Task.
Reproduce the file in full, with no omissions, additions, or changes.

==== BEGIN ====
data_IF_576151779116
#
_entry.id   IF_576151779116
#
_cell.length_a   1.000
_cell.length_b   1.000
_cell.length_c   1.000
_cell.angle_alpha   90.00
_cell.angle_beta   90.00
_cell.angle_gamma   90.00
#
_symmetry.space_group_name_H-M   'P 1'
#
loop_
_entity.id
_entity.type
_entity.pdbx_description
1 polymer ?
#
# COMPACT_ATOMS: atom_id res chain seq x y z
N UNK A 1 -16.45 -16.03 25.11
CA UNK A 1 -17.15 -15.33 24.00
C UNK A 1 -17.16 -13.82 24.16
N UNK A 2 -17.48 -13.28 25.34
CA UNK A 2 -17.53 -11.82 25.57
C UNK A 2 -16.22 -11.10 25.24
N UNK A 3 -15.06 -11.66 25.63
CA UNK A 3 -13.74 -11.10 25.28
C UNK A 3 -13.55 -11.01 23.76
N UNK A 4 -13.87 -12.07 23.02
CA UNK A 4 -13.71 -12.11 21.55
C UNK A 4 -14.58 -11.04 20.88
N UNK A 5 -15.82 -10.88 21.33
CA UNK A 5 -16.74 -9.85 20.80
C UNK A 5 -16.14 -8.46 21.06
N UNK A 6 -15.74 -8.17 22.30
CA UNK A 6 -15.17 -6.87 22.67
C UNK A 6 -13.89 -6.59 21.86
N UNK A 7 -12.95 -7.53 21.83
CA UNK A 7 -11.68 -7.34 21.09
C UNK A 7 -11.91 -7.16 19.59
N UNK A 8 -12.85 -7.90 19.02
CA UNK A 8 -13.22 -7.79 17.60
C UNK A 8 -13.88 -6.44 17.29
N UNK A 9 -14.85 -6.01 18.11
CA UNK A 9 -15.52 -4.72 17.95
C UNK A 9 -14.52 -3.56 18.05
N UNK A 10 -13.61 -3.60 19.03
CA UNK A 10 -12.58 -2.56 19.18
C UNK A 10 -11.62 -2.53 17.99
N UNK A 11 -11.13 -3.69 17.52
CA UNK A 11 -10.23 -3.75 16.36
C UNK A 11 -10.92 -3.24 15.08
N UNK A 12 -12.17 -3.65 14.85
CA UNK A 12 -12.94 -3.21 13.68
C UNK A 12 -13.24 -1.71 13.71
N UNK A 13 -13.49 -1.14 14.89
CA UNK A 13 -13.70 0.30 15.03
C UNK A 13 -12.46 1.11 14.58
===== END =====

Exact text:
data_IF_576151779116
#
_entry.id   IF_576151779116
#
_cell.length_a   1.000
_cell.length_b   1.000
_cell.length_c   1.000
_cell.angle_alpha   90.00
_cell.angle_beta   90.00
_cell.angle_gamma   90.00
#
_symmetry.space_group_name_H-M   'P 1'
#
loop_
_entity.id
_entity.type
_entity.pdbx_description
1 polymer ?
#
# COMPACT_ATOMS: atom_id res chain seq x y z
N UNK A 1 -16.45 -16.03 25.11
CA UNK A 1 -17.15 -15.33 24.00
C UNK A 1 -17.16 -13.82 24.16
N UNK A 2 -17.48 -13.28 25.34
CA UNK A 2 -17.53 -11.82 25.57
C UNK A 2 -16.22 -11.10 25.24
N UNK A 3 -15.06 -11.66 25.63
CA UNK A 3 -13.74 -11.10 25.28
C UNK A 3 -13.55 -11.01 23.76
N UNK A 4 -13.87 -12.07 23.02
CA UNK A 4 -13.71 -12.11 21.55
C UNK A 4 -14.58 -11.04 20.88
N UNK A 5 -15.82 -10.88 21.33
CA UNK A 5 -16.74 -9.85 20.80
C UNK A 5 -16.14 -8.46 21.06
N UNK A 6 -15.74 -8.17 22.30
CA UNK A 6 -15.17 -6.87 22.67
C UNK A 6 -13.89 -6.59 21.86
N UNK A 7 -12.95 -7.53 21.83
CA UNK A 7 -11.68 -7.34 21.09
C UNK A 7 -11.91 -7.16 19.59
N UNK A 8 -12.85 -7.90 19.02
CA UNK A 8 -13.22 -7.79 17.60
C UNK A 8 -13.88 -6.44 17.29
N UNK A 9 -14.85 -6.01 18.11
CA UNK A 9 -15.52 -4.72 17.95
C UNK A 9 -14.52 -3.56 18.05
N UNK A 10 -13.61 -3.60 19.03
CA UNK A 10 -12.58 -2.56 19.18
C UNK A 10 -11.62 -2.53 17.99
N UNK A 11 -11.13 -3.69 17.52
CA UNK A 11 -10.23 -3.75 16.36
C UNK A 11 -10.92 -3.24 15.08
N UNK A 12 -12.17 -3.65 14.85
CA UNK A 12 -12.94 -3.21 13.68
C UNK A 12 -13.24 -1.71 13.71
N UNK A 13 -13.49 -1.14 14.89
CA UNK A 13 -13.70 0.30 15.03
C UNK A 13 -12.46 1.11 14.58